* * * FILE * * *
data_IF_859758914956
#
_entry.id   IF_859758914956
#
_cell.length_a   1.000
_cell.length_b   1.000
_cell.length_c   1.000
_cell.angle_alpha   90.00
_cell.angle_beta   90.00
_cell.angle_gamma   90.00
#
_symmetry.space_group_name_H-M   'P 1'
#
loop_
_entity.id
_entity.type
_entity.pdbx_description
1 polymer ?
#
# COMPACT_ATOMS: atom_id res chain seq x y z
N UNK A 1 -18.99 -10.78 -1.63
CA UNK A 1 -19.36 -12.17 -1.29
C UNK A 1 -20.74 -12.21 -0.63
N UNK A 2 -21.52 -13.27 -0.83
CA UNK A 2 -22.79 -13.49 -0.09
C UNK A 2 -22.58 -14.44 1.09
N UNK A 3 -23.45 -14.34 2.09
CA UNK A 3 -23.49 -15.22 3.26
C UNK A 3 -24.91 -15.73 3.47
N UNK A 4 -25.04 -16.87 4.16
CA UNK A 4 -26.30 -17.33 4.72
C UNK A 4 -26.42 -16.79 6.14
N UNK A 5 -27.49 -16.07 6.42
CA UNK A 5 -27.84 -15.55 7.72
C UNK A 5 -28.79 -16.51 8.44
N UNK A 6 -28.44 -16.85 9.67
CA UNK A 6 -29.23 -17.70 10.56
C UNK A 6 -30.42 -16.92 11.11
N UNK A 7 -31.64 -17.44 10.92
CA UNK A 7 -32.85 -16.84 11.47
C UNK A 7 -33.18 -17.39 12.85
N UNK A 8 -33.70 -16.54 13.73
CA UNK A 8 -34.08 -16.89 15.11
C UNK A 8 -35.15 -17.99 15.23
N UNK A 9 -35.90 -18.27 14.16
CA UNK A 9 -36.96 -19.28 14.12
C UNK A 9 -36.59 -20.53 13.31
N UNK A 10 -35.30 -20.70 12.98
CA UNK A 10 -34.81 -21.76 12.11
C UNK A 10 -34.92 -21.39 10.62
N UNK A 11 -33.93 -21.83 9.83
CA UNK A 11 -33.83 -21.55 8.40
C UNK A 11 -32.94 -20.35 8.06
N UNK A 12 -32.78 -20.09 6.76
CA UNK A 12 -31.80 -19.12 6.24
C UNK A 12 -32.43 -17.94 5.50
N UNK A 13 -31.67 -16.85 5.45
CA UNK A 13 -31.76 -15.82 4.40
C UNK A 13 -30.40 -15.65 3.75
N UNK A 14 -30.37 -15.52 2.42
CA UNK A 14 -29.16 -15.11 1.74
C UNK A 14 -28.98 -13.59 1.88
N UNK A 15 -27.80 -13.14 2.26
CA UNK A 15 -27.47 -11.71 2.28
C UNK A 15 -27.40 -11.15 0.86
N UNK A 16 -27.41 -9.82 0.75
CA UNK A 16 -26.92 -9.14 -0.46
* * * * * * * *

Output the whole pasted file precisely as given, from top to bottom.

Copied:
data_IF_859758914956
#
_entry.id   IF_859758914956
#
_cell.length_a   1.000
_cell.length_b   1.000
_cell.length_c   1.000
_cell.angle_alpha   90.00
_cell.angle_beta   90.00
_cell.angle_gamma   90.00
#
_symmetry.space_group_name_H-M   'P 1'
#
loop_
_entity.id
_entity.type
_entity.pdbx_description
1 polymer ?
#
# COMPACT_ATOMS: atom_id res chain seq x y z
N UNK A 1 -18.99 -10.78 -1.63
CA UNK A 1 -19.36 -12.17 -1.29
C UNK A 1 -20.74 -12.21 -0.63
N UNK A 2 -21.52 -13.27 -0.83
CA UNK A 2 -22.79 -13.49 -0.09
C UNK A 2 -22.58 -14.44 1.09
N UNK A 3 -23.45 -14.34 2.09
CA UNK A 3 -23.49 -15.22 3.26
C UNK A 3 -24.91 -15.73 3.47
N UNK A 4 -25.04 -16.87 4.16
CA UNK A 4 -26.30 -17.33 4.72
C UNK A 4 -26.42 -16.79 6.14
N UNK A 5 -27.49 -16.07 6.42
CA UNK A 5 -27.84 -15.55 7.72
C UNK A 5 -28.79 -16.51 8.44
N UNK A 6 -28.44 -16.85 9.67
CA UNK A 6 -29.23 -17.70 10.56
C UNK A 6 -30.42 -16.92 11.11
N UNK A 7 -31.64 -17.44 10.92
CA UNK A 7 -32.85 -16.84 11.47
C UNK A 7 -33.18 -17.39 12.85
N UNK A 8 -33.70 -16.54 13.73
CA UNK A 8 -34.08 -16.89 15.11
C UNK A 8 -35.15 -17.99 15.23
N UNK A 9 -35.90 -18.27 14.16
CA UNK A 9 -36.96 -19.28 14.12
C UNK A 9 -36.59 -20.53 13.31
N UNK A 10 -35.30 -20.70 12.98
CA UNK A 10 -34.81 -21.76 12.11
C UNK A 10 -34.92 -21.39 10.62
N UNK A 11 -33.93 -21.83 9.83
CA UNK A 11 -33.83 -21.55 8.40
C UNK A 11 -32.94 -20.35 8.06
N UNK A 12 -32.78 -20.09 6.76
CA UNK A 12 -31.80 -19.12 6.24
C UNK A 12 -32.43 -17.94 5.50
N UNK A 13 -31.67 -16.85 5.45
CA UNK A 13 -31.76 -15.82 4.40
C UNK A 13 -30.40 -15.65 3.75
N UNK A 14 -30.37 -15.52 2.42
CA UNK A 14 -29.16 -15.11 1.74
C UNK A 14 -28.98 -13.59 1.88
N UNK A 15 -27.80 -13.14 2.26
CA UNK A 15 -27.47 -11.71 2.28
C UNK A 15 -27.40 -11.15 0.86
N UNK A 16 -27.41 -9.82 0.75
CA UNK A 16 -26.92 -9.14 -0.46